Stavation. Deaths from starvation were not unknown among the Americans during the Bataan campaign, but the great majority of armed soldiers who died of starvation were Japanese or Chinese. The Allied strategy of leapfrogging strong Japanese garrisons left these isolated from resupply, and since surrender was unthinkable to their commanders, these garrisons were forced into a Stone Age existence of trying to grow sufficient food for survival in the jungle. It is likely that most of Adachi's 18 Army, cut off in New Guinea, died of starvation. Hyakutake's 17 Army in Bougainville suffered a similar fate. Overall, an appalling 60% of Japan's military dead were lost to starvation.
Chinese logistics were grossly inadequate throughout the war, and some observers reported corruption in the form of commanding officers stealing the money allocated to their formations for rations. However, Chinese military deaths due to starvation are impossible to quantify due to lack of any but anecdotal information.
The majority of those who starved during the Pacific War were civilians. These included
somewhere between 1.5 million and 3 million Indians in the Bengal
famine of 1943, which was a consequence of the loss of rice imports from Japanese-occupied Burma, the worldwide shortage of shipping, and incompetence on the part of the British-led administration.
Millions more died in China (including at least two million in Honan province alone) and in southeast Asia from shortages brought
about by the rapacious demands of the Japanese occupation.
Accidents. In the U.S. Army
worldwide, accidents accounted for about 2 million
hospitalizations. Air operations were especially hazardous. Some 13,000
American airmen were killed accidentally, while the Royal Air Force
lost 787 officers and 4540 other ranks to accidents.
Absence Without Leave and Desertion. Absence without leave was failure to report for duty. This became desertion if the soldier or sailor intended to permanently separate himself from the armed forces. Though desertion in time of war was universally regarded as a capital offense, no American serviceman in the Pacific Theater (and only one in Europe) suffered the ultimate penalty for desertion.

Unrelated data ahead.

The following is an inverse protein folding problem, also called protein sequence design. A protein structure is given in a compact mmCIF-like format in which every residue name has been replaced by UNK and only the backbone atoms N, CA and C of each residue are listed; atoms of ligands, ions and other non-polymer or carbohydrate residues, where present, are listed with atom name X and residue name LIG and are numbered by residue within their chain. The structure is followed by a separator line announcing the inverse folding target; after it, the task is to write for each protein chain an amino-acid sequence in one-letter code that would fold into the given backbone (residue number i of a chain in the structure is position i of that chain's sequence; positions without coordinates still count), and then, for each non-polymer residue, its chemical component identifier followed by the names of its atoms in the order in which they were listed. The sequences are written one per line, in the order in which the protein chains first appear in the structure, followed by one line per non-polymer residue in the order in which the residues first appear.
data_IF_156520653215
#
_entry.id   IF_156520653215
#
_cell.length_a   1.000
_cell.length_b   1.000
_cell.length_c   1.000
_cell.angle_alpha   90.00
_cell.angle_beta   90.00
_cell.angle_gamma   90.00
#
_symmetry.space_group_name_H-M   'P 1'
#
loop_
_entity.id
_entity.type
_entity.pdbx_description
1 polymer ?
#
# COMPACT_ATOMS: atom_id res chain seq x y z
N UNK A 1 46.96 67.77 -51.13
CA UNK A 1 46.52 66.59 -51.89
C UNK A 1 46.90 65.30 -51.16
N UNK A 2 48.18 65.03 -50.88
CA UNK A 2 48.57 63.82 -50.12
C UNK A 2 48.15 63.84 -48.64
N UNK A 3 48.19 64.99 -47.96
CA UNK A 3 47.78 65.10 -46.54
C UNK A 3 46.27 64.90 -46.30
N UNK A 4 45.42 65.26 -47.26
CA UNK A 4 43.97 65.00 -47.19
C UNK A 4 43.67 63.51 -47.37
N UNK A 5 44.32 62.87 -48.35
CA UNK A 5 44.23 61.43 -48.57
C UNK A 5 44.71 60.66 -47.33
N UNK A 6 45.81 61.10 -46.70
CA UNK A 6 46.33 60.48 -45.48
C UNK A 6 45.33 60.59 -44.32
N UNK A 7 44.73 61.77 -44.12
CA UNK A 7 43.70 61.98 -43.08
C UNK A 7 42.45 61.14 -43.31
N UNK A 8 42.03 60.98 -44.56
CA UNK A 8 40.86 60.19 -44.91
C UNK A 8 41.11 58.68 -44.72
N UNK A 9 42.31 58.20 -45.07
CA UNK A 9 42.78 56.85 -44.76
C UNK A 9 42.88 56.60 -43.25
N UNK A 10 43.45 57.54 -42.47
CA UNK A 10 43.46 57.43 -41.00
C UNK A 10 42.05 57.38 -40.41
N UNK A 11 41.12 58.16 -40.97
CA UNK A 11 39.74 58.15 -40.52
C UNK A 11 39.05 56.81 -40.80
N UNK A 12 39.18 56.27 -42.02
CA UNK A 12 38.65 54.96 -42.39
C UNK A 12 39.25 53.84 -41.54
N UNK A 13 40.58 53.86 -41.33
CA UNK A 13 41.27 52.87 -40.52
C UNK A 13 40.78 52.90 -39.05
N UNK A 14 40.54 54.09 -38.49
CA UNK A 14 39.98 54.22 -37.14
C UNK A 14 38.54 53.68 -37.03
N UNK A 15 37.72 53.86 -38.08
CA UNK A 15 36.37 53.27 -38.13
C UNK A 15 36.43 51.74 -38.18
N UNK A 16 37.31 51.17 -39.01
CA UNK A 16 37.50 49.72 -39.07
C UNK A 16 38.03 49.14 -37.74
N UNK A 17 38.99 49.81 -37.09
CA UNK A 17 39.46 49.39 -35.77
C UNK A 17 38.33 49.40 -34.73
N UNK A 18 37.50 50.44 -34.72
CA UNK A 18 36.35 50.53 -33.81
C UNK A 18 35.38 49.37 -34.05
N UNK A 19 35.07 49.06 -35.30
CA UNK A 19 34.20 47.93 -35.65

In the U.S. Army, a division
shipping for an amphibious
typically found about 1% of its personnel absent without leave. In the
Marine Corps, the figure was
sometimes as low as 0.1%, a reflection of the superior esprit
de corps of the
all-volunteer force. Leckie (1962) claims that the number of men absent without leave from 1 Marine Division when it shipped out for Guadalcanal was less than a dozen.
A secret Japanese Army report in 1942 claimed that desertions to the enemy in China peaked at just 35 men in 1939 (CINCPAC 1945). However, the same report made it clear that being captured while unconscious from wounds was considered desertion! The reality was that desertion was far more common than Japanese military leaders were willing to admit. Collie and Marutani (2009) interviewed a Japanese veteran of the Kokoda campaign who was pressed into service as a light machine gunner to replace a soldier who "had gone to the rear without permission." U.S. forces on Okinawa discovered large numbers of young men with concealed weapons among the native Okinawans, but it was not clear how many were Okinawan conscripts who had truly deserted or Japanese guerrillas. Desertion became a serious concern of Japanese commanders in Burma from 1944 on.
I have found one documented case of Japanese soldiers deserting to
the Americans. A handful of enlisted men from a communications unit on Okinawa,
who were privy to more information on the course of the war than the
average Japanese soldier, concluded that "they might be better off if
Japan were defeated; Japan might then become one of the states of the
United States or a republic like France" (Straus 2003). The
men slipped away from their unit, took a small boat to the nearby
island of Kume Jima, were picked up by a Japanese naval unit from which
they deserted a second time, and surrendered to the first Americans
they could find.
Desertions from the Chinese Army are almost impossible to quantify
but were likely a
huge drain on manpower. According to Larrabee (1987), following the
collapse of the Allied defense in Burma, Chinese deserters took to
banditry and terrorized refugees attempting to escape to India.
Stilwell's headquarters claimed that Chinese pack animals
were often in very poor shape because "The Chinese
are very reluctant to graze their animals for fear of losing both the
the soldiers through desertion" (Romanus and Sunderland 1952), and
there was a real danger of mass desertion during the peak of the
Japanese Ichi-go offensive.
"Army Battle Casualties and Nonbattle Deaths in World War II" (1953-6-1; accessed 2011-10-30)
CINCPAC (1945; accessed 2011-6-17)
Collie and Marutani (2009)
and Nofi (1998)
Evans and Peattie (1997)
Hastings (2007, 2011)
History of U.S. Marine Corps Operations in World War II (5 volumes; accessed 2011-10-30)
Hsiung and Levine (1992)
Romanus and Sunderland (1952; accessed 2012-2-4)
"U.S. Navy Personnel in World War II: Service and Casualty Statistics" (accessed 2011-10-30)